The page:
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Friday, Oct 31, 2014
Steve Otto Columns

Otto: VAM scam unfair to teachers

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Published:   |   Updated: March 5, 2014 at 08:29 AM

What began as a series of giggles in the other room gradually turned to snorts and a loud “Oh sure” and “Give me a break!”and then more giggles. I went back to the family room, where I found the Frau reading Mother Trib. She was giggling at a story in our “A” section, and I went over to check it out. I didn’t recall seeing any funny stories going on around the world that could cause chuckles, although since retiring from the school system several months ago, I’ve noticed that she laughs a lot more these days.

“Oh, it’s this story about VAM,” she said as I peered over her shoulder. “It’s not really funny the way they pick on teachers. They printed the formula in the paper and nobody seems to be able to understand it. I know I never could.”

VAM, of course, comes out of the school system and stands for “value-added model.” The school system has almost as many acronyms as the military, and the meanings are just as vague.

The idea is that VAM gives teacher evaluation scores that suggest what students are getting from a particular teacher. It’s the way the county measures the teachers in its system.

Here’s where you might want to grab hold of something so your mind doesn’t go spinning off somewhere.

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A newspaper’s public records request last week that caused the release of VAM scores has caused concern among teachers and administrators, partially because it shows the system appears to have been concocted in a Harry Potter movie. VAM goes back to the 2011 Florida Legislature, which is to education in Florida what Congress is to the national budget — they know they’re supposed to do something, they just don’t what it is or how to do it. I’d like to explain the process a little better, but it takes up 25 pages of charts, formulas and babblespeak to explain it completely.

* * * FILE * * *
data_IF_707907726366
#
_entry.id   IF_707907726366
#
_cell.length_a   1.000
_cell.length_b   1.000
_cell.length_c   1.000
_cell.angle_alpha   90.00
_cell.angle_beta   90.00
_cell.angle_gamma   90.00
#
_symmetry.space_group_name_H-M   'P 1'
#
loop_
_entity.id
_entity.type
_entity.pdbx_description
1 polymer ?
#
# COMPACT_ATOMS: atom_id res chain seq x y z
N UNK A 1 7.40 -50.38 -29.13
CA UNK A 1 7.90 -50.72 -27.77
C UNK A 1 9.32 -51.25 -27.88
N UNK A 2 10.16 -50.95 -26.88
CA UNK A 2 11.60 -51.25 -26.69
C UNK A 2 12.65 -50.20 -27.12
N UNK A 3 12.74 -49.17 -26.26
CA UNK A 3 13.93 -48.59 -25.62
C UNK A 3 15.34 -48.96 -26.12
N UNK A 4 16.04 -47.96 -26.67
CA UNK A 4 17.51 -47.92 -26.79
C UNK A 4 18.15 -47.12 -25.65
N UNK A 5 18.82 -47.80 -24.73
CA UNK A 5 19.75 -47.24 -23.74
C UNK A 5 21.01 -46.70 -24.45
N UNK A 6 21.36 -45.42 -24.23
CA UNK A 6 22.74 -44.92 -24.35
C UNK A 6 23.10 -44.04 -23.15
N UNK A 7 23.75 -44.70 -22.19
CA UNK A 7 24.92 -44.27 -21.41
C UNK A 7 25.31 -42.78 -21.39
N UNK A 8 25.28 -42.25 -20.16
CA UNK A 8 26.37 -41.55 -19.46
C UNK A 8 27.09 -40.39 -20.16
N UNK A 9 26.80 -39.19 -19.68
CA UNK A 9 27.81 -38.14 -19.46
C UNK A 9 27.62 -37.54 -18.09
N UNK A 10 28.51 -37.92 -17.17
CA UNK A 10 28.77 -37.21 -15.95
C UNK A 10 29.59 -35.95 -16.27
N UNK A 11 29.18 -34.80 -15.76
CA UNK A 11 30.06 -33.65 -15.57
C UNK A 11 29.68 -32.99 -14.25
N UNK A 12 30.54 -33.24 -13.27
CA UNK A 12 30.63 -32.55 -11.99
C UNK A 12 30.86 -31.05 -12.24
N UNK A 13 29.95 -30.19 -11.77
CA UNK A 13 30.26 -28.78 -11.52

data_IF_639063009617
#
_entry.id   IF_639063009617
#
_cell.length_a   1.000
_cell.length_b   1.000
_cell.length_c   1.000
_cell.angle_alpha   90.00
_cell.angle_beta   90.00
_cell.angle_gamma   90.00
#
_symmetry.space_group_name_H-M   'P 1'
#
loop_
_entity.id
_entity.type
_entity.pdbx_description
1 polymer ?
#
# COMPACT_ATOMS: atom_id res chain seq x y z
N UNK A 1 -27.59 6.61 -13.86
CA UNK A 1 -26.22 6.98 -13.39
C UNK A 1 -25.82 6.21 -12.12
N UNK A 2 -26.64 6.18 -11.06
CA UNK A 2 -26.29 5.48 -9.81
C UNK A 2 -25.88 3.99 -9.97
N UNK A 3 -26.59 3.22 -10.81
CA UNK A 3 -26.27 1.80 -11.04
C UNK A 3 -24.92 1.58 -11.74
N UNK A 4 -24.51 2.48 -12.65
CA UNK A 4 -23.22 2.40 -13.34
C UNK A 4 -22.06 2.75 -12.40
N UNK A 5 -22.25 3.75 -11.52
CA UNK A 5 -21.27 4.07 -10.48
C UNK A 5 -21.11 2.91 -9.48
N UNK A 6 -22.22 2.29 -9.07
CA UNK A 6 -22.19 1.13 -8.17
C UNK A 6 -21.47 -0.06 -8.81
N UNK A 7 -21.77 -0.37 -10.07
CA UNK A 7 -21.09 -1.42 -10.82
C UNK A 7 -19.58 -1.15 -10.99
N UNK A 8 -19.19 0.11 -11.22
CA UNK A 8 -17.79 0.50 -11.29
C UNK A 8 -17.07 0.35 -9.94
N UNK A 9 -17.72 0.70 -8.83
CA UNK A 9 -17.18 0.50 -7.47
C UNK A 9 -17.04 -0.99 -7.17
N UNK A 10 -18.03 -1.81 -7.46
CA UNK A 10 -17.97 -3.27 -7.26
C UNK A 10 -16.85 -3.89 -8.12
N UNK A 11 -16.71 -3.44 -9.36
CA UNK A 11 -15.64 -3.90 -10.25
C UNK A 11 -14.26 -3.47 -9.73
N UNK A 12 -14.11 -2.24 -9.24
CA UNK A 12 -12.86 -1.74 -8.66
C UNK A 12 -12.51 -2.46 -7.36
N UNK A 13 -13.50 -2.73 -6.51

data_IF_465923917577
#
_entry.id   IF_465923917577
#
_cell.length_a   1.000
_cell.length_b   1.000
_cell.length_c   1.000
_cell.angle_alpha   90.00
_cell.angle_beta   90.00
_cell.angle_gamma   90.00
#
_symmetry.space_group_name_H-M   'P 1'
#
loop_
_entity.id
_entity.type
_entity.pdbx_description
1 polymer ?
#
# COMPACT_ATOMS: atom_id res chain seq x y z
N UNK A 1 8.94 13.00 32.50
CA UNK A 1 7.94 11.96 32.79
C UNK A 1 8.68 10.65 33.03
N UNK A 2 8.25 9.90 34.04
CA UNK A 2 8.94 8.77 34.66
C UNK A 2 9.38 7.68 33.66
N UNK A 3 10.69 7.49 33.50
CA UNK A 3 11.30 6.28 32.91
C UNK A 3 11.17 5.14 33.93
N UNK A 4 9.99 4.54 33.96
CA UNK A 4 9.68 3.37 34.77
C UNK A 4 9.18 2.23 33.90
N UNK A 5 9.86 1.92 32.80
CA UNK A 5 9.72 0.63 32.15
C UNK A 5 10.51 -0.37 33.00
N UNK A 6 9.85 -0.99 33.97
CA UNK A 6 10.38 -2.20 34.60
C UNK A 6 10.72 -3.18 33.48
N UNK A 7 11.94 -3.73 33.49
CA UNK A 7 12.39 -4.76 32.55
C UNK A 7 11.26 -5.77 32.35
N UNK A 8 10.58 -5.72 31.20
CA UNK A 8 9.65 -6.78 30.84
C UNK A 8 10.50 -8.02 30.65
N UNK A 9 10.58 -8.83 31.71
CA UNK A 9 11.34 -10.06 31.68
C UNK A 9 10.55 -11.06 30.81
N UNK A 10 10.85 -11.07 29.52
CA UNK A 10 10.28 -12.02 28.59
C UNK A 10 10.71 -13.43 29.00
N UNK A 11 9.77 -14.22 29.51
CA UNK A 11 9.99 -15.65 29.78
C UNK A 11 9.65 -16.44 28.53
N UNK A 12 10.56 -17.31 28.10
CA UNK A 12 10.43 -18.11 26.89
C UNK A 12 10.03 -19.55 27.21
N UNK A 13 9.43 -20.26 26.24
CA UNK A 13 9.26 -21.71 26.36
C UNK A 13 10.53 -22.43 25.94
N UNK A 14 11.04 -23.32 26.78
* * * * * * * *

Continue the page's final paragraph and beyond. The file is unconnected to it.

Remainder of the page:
Basically, the formula includes a witches brew of FCAT results, basing teacher scores on how many students actually did what they were expected to do. Into the pot you throw in attendance, how many times a student switched schools, class size, any disabilities the student may have and some other things such as whether there was an eclipse of the sun during the measuring semester. Teachers born under a full moon and who are left-handed with a wart on their left ear are particularly suspect.

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But that’s only the beginning. That score makes up only 40 percent of a teacher’s evaluation. The rest comes from principal and peer evaluations, plus the color of the teacher’s car. OK, maybe that’s not part of it, but I’m leaving out other factors because there isn’t enough space.

I don’t know how you get evaluated when it’s time to talk. I used to think that every six months or a year you would go see your boss and the two of you would discuss how you were doing and that was it, but I guess that was too simple.

Now everything is measured in forms and little boxes where you put in an “X” even if it doesn’t make any sense or even fit whatever it is you do.

It would be nice if they could determine how good teachers are doing just by observing them and spending some time in the classrooms, but that’s not how things are done anymore.

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